Being associated with the personal computing complex was an awfully bad place to be Thursday, as hardware stocks sank following a duo of industry reports that showed a steep decline in the market for desktops and laptops.
Data from research groups Gartner and IDC, while not lining up exactly on the magnitude of the fall, nonetheless agreed that, in the first quarter of the year, the PC sector was on the skids. That sent shares of computer, chip and software sellers tumbling in response.
According to Gartner, worldwide PC shipments during the first three months of the year sank 11.2% from the comparable period in 2012, reaching only 79.2 million units. That's the first time it's recorded a reading below 80 million for a quarter in almost four years.
IDC put the number of global shipments at 76.3 million units in the quarter, 13.9% below the previous year, and registering the worst year-over-year showing since the firm began reporting on PCs each quarter in 1994.
"Consumers are migrating content consumption from PCs to other connected devices, such as tablets and smartphones," said Mikako Kitagawa, principal analyst at Gartner, in a prepared statement accompanying the data. "Even emerging markets, where PC penetration is low, are not expected to be a strong growth area for PC vendors."
At IDC, the measure of PCs includes desktops, portable computers, mini notebooks (not handhelds, though) and workstations. Gartner data factors in desktop and mobile PCs, including notebooks. Neither survey counts tablets in these totals.
While the stock market overall was higher, that did little to support PC-related companies' stocks in the wake of the grim reports.
Shares of Hewlett-Packard (HPQ) were down 6% at $21. Lenovo's (LNVGY) U.S.-traded stock was plunging 7.4% to $18.15. Dell (DELL), which is the subject of a takeover battle that for now effectively has put a floor under it, was off 0.6% at $14.13.
On the chip side, Intel (INTC) was falling 2.6% to $21.69, and competitor AMD (AMD) was off 3.4% at $2.52. Microsoft (MSFT), whose software powers so many non-Apple (AAPL) machines, was losing 4.9% to $28.81. Storage names Seagate (STX) and Western Digital (WDC) shed more than 3% each.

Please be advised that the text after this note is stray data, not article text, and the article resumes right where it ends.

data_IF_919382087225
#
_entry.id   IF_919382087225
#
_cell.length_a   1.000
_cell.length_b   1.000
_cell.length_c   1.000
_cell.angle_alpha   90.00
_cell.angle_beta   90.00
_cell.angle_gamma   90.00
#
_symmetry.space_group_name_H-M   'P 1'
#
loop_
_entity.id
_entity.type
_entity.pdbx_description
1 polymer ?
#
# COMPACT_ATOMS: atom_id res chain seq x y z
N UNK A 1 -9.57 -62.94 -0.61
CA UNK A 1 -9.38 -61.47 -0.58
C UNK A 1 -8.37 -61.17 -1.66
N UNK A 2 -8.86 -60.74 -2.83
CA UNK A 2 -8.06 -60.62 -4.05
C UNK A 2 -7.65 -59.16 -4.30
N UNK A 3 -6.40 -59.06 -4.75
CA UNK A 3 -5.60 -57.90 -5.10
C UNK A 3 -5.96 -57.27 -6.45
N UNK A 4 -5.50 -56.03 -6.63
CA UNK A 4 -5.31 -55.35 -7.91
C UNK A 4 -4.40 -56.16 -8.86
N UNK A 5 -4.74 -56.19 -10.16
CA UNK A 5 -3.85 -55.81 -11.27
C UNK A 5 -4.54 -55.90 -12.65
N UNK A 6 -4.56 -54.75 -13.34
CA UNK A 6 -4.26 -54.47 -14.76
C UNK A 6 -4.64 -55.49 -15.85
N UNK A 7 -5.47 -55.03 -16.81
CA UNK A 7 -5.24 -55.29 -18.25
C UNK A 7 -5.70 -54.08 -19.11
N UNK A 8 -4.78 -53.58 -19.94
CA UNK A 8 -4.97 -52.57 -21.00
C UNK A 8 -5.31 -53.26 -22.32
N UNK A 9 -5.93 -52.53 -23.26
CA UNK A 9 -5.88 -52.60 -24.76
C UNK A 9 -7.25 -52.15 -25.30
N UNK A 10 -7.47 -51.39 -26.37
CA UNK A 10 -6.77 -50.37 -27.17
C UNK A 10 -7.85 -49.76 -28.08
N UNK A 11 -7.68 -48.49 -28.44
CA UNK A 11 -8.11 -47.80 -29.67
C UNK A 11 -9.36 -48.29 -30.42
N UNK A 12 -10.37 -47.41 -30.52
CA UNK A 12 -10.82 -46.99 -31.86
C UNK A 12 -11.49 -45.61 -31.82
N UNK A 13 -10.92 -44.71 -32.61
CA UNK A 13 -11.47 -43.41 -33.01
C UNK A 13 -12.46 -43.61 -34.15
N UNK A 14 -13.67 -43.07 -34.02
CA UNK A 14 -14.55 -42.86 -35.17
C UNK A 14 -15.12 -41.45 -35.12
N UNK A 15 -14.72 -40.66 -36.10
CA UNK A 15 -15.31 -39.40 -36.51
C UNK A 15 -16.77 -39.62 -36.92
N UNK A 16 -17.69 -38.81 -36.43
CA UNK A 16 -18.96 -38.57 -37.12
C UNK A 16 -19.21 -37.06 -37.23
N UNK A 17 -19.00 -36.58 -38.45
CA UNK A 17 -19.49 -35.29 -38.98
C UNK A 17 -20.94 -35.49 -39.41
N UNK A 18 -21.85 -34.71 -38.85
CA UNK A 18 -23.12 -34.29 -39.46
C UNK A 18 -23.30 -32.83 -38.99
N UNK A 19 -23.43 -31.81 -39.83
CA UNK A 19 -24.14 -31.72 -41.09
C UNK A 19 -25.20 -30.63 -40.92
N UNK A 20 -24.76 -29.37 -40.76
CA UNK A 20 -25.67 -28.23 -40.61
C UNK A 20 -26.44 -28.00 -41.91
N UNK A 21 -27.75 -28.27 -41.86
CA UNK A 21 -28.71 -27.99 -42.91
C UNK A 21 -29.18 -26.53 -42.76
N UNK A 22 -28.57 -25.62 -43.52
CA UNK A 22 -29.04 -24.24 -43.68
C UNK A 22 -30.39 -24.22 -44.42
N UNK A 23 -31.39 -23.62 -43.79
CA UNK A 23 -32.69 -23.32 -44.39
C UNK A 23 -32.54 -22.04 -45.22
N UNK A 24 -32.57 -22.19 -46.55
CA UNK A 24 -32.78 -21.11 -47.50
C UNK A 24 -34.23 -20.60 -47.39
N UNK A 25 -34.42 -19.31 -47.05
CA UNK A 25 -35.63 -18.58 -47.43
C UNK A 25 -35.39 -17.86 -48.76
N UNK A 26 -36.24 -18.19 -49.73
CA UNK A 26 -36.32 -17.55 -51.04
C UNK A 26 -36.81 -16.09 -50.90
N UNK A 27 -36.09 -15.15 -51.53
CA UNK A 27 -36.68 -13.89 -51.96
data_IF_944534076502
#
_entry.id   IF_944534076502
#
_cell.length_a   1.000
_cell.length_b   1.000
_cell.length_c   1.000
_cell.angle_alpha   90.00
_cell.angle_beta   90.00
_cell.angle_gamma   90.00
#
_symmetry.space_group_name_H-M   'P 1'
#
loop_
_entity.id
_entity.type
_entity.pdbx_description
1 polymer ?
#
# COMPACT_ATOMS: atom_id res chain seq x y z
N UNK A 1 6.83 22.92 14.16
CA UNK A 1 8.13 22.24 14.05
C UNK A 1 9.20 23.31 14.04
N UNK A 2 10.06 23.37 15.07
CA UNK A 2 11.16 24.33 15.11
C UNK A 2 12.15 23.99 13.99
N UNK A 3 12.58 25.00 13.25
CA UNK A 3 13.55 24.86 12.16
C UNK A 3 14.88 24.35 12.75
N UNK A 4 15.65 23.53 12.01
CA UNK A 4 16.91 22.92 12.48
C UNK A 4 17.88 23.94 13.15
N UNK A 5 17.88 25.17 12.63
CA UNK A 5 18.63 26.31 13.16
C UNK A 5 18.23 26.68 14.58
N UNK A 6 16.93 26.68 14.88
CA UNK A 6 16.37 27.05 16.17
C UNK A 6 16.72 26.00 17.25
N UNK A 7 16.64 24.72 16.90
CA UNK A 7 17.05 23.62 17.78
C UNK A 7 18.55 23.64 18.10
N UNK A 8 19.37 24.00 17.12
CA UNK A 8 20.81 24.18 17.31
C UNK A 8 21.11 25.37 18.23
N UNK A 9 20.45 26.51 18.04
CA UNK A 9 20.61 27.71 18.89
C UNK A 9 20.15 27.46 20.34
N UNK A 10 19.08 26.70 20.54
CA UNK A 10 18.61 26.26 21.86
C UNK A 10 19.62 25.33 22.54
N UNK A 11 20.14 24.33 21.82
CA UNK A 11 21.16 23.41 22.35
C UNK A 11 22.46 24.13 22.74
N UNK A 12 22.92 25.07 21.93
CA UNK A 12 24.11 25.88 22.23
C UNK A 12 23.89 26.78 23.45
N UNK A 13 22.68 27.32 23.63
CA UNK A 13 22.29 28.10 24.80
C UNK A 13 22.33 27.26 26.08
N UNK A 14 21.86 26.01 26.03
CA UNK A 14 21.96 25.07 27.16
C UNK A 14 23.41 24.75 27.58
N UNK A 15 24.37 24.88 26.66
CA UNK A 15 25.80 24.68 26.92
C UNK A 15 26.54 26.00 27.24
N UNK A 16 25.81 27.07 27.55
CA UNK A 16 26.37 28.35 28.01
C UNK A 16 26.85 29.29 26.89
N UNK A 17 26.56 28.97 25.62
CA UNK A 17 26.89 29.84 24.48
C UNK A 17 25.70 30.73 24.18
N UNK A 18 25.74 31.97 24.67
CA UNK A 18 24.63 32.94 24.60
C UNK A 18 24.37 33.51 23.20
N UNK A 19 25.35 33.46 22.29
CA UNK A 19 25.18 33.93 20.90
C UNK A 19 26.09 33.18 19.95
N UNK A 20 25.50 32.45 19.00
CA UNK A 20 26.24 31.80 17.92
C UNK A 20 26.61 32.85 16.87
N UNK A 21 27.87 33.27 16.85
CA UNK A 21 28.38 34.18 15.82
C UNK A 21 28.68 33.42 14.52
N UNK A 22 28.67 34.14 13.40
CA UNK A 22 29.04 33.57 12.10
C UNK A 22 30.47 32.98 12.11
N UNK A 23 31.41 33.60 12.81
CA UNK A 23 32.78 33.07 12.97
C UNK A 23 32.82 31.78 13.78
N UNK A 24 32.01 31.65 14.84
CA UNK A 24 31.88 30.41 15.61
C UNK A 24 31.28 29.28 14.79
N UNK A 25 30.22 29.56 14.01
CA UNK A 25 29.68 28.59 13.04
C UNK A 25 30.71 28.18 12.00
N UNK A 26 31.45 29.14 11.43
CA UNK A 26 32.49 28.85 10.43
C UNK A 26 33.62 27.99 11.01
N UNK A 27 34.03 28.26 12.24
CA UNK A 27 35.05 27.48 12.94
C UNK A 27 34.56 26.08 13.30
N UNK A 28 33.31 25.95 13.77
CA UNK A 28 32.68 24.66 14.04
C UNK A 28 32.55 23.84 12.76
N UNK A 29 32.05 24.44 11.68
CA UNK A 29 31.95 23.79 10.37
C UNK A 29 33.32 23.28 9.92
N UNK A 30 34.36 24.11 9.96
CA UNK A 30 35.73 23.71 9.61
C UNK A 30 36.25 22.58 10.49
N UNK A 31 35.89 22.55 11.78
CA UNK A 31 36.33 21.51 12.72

That the PC market is not the juggernaut it used to be isn't exactly news. The hideousness of the quarterly data, however, was.
"Although the reduction in shipments was not a surprise, the magnitude of the contraction is both surprising and worrisome," David Daoud, IDC's research director of personal computing, said in a press release on the firm's website. "The industry is going through a critical crossroads, and strategic choices will have to be made as to how to compete with the proliferation of alternative devices and remain relevant to the consumer. Vendors will have to revisit their organizational structures and go to market strategies, as well as their supply chain, distribution, and product portfolios in the face of shrinking demand and looming consolidation."
Interestingly, IDC further attributed at least some of the blame for the results on Microsoft's new operating system, Windows 8, whose interface is a major departure from the Windows 95-like updates the company has relied upon for well over a decade.
So unpopular has it been that Windows 8 "not only failed to provide a positive boost to the PC market, but appears to have slowed the market," said IDC's Bob O'Donnell, program vice president of the clients and displays division, in the same release.
"While some consumers appreciate the new form factors and touch capabilities of Windows 8, the radical changes to the UI, removal of the familiar Start button, and the costs associated with touch have made PCs a less attractive alternative to dedicated tablets and other competitive devices," he said. "Microsoft will have to make some very tough decisions moving forward if it wants to help reinvigorate the PC market."
Those comments arrived just in front of a report in The Wall Street Journal that Microsoft is working on a new set of Surface tablet computers, including a 7-inch device.